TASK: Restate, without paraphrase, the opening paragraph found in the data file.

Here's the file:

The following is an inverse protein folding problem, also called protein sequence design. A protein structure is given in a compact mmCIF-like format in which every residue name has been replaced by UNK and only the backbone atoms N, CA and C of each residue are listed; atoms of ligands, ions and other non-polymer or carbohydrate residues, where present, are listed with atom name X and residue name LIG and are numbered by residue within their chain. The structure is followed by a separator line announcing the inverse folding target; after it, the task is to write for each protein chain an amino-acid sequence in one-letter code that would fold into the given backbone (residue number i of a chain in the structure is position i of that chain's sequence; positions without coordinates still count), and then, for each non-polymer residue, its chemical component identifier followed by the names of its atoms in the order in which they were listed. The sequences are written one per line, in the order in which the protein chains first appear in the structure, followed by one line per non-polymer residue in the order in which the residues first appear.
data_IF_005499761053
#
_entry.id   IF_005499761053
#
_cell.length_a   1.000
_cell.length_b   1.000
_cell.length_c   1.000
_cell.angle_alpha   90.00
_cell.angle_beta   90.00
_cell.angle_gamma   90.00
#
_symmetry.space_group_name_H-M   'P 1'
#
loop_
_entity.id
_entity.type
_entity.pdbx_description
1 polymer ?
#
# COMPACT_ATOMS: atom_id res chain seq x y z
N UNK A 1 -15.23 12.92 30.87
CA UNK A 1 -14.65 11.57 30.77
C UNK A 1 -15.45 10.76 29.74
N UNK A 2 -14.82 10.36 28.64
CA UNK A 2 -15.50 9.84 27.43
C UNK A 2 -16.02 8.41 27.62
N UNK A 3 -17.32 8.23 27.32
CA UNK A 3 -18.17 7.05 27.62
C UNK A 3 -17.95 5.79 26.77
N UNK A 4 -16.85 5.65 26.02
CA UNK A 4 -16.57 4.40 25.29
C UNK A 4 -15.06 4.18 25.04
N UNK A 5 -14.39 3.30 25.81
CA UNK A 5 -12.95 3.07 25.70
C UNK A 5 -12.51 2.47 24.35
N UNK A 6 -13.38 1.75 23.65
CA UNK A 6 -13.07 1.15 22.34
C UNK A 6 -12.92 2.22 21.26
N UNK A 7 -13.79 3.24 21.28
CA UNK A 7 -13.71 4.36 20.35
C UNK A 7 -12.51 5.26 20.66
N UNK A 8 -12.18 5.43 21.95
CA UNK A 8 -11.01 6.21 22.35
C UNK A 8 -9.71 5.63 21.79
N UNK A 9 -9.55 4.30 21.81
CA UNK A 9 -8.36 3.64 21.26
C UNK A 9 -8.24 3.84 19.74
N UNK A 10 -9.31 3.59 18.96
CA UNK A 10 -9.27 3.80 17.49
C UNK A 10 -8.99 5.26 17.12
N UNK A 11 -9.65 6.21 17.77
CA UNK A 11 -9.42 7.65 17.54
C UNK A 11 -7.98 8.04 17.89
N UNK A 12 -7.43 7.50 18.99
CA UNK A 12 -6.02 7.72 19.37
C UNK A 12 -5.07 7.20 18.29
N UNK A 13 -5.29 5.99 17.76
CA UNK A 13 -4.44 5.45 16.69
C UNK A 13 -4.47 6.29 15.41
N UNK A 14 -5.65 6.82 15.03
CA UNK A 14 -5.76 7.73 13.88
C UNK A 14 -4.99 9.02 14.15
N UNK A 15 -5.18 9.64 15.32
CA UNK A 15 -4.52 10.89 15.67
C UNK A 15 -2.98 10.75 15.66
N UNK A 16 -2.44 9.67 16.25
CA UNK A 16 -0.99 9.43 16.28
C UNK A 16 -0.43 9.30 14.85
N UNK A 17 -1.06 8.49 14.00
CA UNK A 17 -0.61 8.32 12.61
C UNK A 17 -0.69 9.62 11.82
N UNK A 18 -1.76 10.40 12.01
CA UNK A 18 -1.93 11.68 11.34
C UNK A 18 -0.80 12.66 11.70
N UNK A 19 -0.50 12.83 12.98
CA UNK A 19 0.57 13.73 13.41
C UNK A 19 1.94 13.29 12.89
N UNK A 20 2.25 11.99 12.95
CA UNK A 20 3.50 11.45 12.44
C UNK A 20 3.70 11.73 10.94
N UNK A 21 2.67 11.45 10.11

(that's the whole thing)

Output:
The following is an inverse protein folding problem, also called protein sequence design. A protein structure is given in a compact mmCIF-like format in which every residue name has been replaced by UNK and only the backbone atoms N, CA and C of each residue are listed; atoms of ligands, ions and other non-polymer or carbohydrate residues, where present, are listed with atom name X and residue name LIG and are numbered by residue within their chain. The structure is followed by a separator line announcing the inverse folding target; after it, the task is to write for each protein chain an amino-acid sequence in one-letter code that would fold into the given backbone (residue number i of a chain in the structure is position i of that chain's sequence; positions without coordinates still count), and then, for each non-polymer residue, its chemical component identifier followed by the names of its atoms in the order in which they were listed. The sequences are written one per line, in the order in which the protein chains first appear in the structure, followed by one line per non-polymer residue in the order in which the residues first appear.